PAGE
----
Keeping up with the series of exploring Istanbul through the senses, here we will talk about the flavors of Istanbul. Every culture has its own dominant flavors that define its history. Food has always been the door to the heart. Imagine you’re traveling to a new place and walking down a street with houses and someone stops you, asks you about you, or invites you in for food, won’t you remember that person forever? And mention them in your tales of travel?
Offer someone your bottle of water on a warm day and they’ll be eternally grateful to you. Share a candy with the person sitting next to you on a bus and they’ll smile. Food brings the heart closer, sharing food is always the best way to connect with anyone. So what is unique about the food of Istanbul? It is the kind of “warm” that connects you with the city.
I am a foodie by heart so bear with me if I write just too much about the flavors here. But the food was one of the main reasons I wished to travel to Turkey. In fact, before I flew out, I spent about a month and a half researching what we could do in Istanbul and a major part of my list included eating different things there. And while the other girls with me were planning on shopping for things, visiting certain places, and planning other adventures, my list of what things I will try eating there was growing longer.
So let’s begin my journey of the flavors of Istanbul… the first taste I got of Istanbul was on the Turkish Airline flight we took. We were served sandwiches, they were plain cheese sandwiches and cheese is one dominant ingredient of Turkish cuisine. They have a variety of cheeses made in Turkey and the types differ from city to city. Cheese is served with breakfast, it’s cooked in different dishes, it’s eaten as a side dish, it’s added to salads, sandwiches, and whatnot. Cheese of any kind is sure to find a place in any form in Turkish meals.
Tomato is a dominant vegetable/ fruit, typically served as a whole for breakfast along with olives and cucumbers. You’ll also notice tomato sauces served as a side with mains for lunch and dinner. The use of olive oil is very common in all Turkish cooking. And so is Olive as a whole, served with breakfast, served as a side, served as a salad. The tiny olive has many uses in Turkish flavors.
Besides these items, eggplant is a vegetable that is widely cooked, baked, or roasted, The flavor is enhanced by adding spices such as dried pomegranate seeds
Fruits that I noticed were pomegranate, grapes, pears, apples, and figs. I also got to try fresh figs for the first time. Prior to this experience I’d only ever had dried figs to eat. There was a fruit shop close to our hotel and every time I crossed it, I thought I’d take figs with me back to Karachi. But by the end, I was so over my allowed weight limit for the luggage and ran out of space, I was unable to and ended up asking the shopkeeper to sell me 1 fig so I could at least try how the fresh ones tasted. And the nice man just gave it to me, even though I insisted on paying.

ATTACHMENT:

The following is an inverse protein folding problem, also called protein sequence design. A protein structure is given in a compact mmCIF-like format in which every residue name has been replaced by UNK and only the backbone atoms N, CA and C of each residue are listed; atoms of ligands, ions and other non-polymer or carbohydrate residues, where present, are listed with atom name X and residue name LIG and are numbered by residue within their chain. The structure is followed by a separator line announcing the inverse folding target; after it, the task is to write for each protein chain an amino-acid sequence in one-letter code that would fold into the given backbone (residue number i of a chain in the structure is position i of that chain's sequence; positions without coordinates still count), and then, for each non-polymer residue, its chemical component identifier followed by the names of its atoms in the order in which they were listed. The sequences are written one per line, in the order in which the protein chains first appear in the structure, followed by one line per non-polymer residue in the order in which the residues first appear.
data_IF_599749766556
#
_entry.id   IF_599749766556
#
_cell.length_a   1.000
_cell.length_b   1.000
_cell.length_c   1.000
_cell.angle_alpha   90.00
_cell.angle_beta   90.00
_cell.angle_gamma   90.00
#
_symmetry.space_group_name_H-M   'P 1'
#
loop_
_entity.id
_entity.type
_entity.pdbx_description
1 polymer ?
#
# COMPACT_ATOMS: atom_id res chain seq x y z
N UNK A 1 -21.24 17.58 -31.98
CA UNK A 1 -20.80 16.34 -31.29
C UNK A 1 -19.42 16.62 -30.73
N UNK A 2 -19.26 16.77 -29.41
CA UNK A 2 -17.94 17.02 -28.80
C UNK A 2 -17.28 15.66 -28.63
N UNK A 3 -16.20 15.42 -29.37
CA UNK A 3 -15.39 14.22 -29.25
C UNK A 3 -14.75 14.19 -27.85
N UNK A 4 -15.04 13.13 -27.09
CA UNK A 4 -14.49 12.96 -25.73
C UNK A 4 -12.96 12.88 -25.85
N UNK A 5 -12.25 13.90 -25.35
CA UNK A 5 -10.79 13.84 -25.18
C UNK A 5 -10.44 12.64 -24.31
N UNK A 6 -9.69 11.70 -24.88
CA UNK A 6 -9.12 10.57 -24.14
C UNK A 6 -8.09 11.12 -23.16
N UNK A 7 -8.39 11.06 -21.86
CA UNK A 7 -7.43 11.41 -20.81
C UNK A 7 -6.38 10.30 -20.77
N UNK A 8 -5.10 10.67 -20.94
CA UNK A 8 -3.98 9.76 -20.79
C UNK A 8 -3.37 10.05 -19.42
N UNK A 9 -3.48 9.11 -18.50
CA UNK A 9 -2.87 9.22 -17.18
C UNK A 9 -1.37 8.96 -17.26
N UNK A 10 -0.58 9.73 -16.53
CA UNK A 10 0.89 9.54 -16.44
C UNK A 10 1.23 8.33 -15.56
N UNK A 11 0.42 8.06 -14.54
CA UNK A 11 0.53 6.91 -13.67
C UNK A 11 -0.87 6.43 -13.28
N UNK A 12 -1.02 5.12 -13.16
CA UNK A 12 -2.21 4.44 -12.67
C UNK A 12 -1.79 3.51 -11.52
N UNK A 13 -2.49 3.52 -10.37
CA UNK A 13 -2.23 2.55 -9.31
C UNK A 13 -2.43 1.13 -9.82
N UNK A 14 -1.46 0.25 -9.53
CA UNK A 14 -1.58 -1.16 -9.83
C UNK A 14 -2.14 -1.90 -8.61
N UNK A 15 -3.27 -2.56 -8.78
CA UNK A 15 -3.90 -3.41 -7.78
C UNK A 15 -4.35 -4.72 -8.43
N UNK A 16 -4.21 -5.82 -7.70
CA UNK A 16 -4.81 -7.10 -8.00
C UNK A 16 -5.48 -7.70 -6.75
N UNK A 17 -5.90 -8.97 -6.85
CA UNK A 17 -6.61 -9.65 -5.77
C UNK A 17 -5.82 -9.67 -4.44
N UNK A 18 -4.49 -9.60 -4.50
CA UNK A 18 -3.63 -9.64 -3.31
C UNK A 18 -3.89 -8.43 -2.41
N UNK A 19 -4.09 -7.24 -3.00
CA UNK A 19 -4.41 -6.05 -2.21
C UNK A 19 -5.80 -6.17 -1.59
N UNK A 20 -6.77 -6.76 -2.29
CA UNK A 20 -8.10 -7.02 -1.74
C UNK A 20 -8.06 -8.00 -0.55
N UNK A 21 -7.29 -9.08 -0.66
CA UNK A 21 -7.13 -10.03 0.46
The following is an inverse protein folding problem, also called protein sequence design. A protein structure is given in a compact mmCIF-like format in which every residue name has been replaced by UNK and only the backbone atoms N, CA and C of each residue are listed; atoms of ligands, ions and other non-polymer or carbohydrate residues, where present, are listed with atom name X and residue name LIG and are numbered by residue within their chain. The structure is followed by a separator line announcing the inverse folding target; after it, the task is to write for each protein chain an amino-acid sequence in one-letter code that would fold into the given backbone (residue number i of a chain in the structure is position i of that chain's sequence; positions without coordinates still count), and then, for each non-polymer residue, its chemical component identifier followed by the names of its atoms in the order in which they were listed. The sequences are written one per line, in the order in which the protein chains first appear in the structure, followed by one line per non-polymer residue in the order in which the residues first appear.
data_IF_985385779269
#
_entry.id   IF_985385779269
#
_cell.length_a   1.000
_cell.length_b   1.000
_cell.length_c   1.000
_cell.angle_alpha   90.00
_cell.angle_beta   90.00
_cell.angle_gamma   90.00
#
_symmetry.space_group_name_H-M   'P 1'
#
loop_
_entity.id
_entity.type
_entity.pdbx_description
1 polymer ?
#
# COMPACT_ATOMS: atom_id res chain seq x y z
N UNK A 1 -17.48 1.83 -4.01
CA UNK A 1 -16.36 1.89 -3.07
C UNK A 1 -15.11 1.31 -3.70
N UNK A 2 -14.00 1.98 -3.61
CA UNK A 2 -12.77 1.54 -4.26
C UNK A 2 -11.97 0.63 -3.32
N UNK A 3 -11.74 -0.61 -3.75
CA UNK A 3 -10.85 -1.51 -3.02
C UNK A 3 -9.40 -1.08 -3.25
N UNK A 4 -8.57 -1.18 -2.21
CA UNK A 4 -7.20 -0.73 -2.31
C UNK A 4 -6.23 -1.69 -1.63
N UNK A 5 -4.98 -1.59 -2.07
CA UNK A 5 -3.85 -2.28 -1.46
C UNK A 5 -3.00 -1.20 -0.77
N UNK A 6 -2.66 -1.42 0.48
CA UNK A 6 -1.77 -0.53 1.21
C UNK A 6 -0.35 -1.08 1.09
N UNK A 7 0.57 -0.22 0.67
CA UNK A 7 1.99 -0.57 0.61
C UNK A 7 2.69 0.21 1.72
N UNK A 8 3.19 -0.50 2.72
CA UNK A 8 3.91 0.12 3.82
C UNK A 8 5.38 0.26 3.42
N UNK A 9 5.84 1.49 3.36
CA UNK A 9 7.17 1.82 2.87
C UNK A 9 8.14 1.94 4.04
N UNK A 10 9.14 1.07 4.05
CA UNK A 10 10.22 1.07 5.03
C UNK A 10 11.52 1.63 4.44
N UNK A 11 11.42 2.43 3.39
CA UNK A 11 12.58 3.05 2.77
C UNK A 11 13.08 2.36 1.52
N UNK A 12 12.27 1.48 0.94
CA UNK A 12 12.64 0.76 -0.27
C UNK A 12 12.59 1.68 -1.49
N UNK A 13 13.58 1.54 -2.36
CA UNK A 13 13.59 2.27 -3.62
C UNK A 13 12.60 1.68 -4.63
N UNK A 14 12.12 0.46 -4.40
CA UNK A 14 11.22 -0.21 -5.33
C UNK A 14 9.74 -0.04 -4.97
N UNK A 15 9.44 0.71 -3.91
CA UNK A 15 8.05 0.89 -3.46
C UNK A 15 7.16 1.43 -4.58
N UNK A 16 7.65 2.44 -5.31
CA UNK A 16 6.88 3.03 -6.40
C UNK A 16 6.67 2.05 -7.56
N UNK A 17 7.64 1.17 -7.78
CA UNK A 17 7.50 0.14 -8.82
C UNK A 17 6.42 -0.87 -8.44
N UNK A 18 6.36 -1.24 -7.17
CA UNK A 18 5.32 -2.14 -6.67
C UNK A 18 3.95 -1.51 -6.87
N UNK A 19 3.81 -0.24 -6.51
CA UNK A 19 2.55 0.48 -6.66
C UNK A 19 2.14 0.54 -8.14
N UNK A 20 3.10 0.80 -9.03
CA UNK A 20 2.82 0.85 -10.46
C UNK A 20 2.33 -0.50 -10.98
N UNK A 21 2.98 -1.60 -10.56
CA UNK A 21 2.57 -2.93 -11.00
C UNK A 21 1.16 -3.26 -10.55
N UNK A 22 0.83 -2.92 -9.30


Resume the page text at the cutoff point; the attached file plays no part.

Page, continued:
The meat that Turkish people enjoy is lamb. You’ll find lamb in shawarmas, or other dishes grilled, baked, or cooked to perfection. Nothing too spicy, but every time you take a bite of it, you’ll feel the powerful flavor of lamb melting in your mouth.
They love fish too, and I’ve seen people fish for a sport as well so I know fish is a staple, however, I’m not a big fan of seafood myself so didn’t try it out anywhere. Though my research prior to travel did tell me to try out the mussels, and fish sandwiches commonly available on the streets of Istanbul. But I was not daring enough to do that.
They serve chicken very commonly too, but there’s rarely anything novel about a chicken, or its eggs which are a must – boiled or fried for breakfast. I was more taken away by the lamb which became my preferred protein as that is one item not as easily available in Karachi. So I skipped chicken for most of my meals and focused on the guilty pleasures of Lamb meat.
Speaking of guilty pleasures, the one that gave me the most satisfaction was the Kunefe. This came up several times during my research and I had even pinned it down to the restaurant I was going to try which was Hafiz Mustafa a renowned spot with multi-national cafes around Turkey and other cities of the world. Fortunately, there are so many of these cafes in Istanbul that I was able to find one soon after our first lunch in Istanbul. Although we were stuffed, I still dragged everyone in to give the Kunefe a shot. They all agreed, maybe not as excited as I was but the first look wooed them and the first bit sold them to pleasure!
The next thing that the Turkish are very proud of is their Coffee, which is something very different from the usual coffee I have. Turkish coffee is strong, and you can taste the coffee grounds. Before they prepare the coffee they will ask you if you want it with sugar or without and they usually prepare it with sugar if you want any.
The first day we landed in Istanbul, I had coffee with dinner, and was the only time I had Turkish coffee. My hot beverage of choice in Istanbul was the Chai which became my favorite drink. We had a local cafe close to our hotel and I visited it frequently. It was my favorite as it allowed me to study the local culture as well as enjoy my Turkish cuppa tea and I read my book in peace.